If you are a tech-savvy user, the name probably does not make much sense to you since executable files cannot run on Mac, since they’re especially designed for Windows.
And yet, hackers have found a smart way to employ the present technology to add support for EXE files on a Mac to be able to really infect these devices.
Security vendor Malware Brains has found a new strategy that comes down to a DMG file that packs this kind of executable file, which is then utilised to deploy additional malicious payloads on the target system.
The DMG file is supposed to put in a firewall application for macOS called Little Snitch, so when attempting to deploy the safety applications, users also launch the EXE file.
Because executable files cannot run on macOS by default, the malware writers also contained a copy of Mono, a free frame which makes this item possible.
So essentially, when launching the DMG file to set up Little Snitch, the executable file can be launched using the stated framework.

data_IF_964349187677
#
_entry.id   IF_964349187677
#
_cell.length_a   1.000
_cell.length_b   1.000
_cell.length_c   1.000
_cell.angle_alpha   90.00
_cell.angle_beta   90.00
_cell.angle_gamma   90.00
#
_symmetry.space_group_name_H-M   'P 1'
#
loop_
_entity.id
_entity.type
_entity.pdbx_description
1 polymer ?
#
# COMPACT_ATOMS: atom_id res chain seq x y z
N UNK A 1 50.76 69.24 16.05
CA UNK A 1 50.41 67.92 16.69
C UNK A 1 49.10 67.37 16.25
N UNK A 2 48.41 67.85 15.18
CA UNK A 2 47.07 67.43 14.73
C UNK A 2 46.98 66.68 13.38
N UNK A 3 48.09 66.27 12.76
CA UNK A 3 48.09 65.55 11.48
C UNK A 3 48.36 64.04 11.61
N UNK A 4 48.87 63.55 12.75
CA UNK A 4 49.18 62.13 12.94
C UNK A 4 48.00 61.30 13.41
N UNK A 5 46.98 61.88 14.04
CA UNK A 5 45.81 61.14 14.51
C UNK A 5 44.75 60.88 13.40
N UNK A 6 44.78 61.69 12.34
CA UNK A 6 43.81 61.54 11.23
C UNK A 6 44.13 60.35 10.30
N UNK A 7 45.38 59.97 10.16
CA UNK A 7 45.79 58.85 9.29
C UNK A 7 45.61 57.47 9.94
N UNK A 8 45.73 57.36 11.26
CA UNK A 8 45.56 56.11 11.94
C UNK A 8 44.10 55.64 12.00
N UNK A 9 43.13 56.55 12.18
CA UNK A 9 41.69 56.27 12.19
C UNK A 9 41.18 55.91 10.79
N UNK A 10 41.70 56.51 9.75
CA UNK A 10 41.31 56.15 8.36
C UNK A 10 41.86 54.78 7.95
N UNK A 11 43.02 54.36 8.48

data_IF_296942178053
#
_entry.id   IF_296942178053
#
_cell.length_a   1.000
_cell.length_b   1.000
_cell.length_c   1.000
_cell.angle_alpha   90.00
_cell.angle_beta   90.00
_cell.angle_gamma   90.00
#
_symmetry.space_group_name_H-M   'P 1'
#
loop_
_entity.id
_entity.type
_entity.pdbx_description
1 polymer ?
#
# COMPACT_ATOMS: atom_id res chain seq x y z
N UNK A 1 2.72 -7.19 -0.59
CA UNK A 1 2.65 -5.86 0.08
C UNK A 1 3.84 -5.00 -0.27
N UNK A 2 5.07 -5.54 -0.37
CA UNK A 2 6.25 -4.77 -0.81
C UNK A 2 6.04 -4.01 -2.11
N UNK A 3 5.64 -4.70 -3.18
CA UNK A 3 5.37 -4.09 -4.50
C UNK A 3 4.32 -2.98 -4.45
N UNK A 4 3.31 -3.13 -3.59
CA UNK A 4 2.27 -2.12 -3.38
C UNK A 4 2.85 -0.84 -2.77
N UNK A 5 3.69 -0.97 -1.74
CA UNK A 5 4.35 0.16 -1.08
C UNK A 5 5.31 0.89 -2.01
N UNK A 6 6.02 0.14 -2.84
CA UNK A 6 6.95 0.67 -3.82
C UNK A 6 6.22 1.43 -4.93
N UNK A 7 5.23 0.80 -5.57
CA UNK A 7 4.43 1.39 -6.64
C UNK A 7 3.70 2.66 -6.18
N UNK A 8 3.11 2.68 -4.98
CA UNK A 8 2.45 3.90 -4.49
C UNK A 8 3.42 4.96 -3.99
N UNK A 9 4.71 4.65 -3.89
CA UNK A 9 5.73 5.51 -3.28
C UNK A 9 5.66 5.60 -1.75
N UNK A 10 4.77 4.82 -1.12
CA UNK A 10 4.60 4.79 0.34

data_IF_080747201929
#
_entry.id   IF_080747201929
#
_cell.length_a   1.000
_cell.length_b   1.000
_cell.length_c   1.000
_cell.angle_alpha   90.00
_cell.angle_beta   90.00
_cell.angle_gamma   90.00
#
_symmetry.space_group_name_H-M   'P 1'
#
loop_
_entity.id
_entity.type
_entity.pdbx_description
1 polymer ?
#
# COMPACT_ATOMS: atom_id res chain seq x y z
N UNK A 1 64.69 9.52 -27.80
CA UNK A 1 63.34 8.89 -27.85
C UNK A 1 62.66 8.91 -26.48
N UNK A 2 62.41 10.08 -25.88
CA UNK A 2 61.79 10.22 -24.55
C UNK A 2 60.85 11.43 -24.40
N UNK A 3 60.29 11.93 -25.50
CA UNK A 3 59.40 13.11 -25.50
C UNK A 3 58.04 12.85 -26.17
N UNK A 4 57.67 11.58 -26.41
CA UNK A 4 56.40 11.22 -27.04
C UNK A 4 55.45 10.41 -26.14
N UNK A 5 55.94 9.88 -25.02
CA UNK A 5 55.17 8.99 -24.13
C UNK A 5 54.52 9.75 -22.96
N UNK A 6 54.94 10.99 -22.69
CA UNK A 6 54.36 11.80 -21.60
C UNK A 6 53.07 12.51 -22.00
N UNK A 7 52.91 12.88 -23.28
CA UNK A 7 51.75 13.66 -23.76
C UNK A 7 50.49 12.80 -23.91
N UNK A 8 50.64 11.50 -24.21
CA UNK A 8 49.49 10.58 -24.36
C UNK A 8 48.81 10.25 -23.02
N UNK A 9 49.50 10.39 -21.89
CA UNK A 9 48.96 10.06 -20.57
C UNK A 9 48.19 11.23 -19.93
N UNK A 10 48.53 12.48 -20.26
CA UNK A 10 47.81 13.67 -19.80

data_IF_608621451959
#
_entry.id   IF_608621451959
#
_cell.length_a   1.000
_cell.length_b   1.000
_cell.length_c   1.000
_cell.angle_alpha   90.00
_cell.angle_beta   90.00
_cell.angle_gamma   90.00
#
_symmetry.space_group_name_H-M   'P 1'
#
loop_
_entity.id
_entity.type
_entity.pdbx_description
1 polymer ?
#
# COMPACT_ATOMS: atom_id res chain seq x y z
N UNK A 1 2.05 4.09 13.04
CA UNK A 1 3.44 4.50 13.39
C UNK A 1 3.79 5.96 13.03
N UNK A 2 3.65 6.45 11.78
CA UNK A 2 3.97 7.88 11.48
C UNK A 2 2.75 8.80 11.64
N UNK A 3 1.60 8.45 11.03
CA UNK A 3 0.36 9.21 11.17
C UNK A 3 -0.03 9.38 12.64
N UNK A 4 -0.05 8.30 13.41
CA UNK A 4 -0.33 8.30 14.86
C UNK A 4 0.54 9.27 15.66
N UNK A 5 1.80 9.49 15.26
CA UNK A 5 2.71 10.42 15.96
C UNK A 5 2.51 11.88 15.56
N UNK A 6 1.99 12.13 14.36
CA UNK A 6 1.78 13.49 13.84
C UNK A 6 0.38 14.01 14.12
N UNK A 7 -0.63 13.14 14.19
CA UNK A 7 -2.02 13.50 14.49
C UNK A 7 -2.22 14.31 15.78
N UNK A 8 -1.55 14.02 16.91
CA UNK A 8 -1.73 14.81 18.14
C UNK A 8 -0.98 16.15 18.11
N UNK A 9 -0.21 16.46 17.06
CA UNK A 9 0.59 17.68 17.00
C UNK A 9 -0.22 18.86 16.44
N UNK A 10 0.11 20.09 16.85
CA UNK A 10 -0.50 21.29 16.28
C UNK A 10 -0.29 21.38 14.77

The reason hackers switched to these approaches is that executable files are not confirmed by Gatekeeper, the built-in macOS safety feature that scans DMG files to be certain they’re signed and therefore protected.
Deploying adware presently, running EXE on other programs might have a larger impact on non-Windows systems like MacOS.
Usually, a mono frame installed in the system must load or compile executables and libraries, they state in an analysis of this malware.
In this instance, however, the bundling of these documents with the stated framework becomes a workaround to bypass the systems given EXE isn’t a recognized binary executable by MacOS’ safety features.
In terms of the native library differences between Windows and MacOS, mono frame supports DLL mapping to encourage Windows-only dependencies for their MacOS counterparts.
The best way to stay protected is to refrain from downloading documents from unverified sources and to install security software that can secure your device.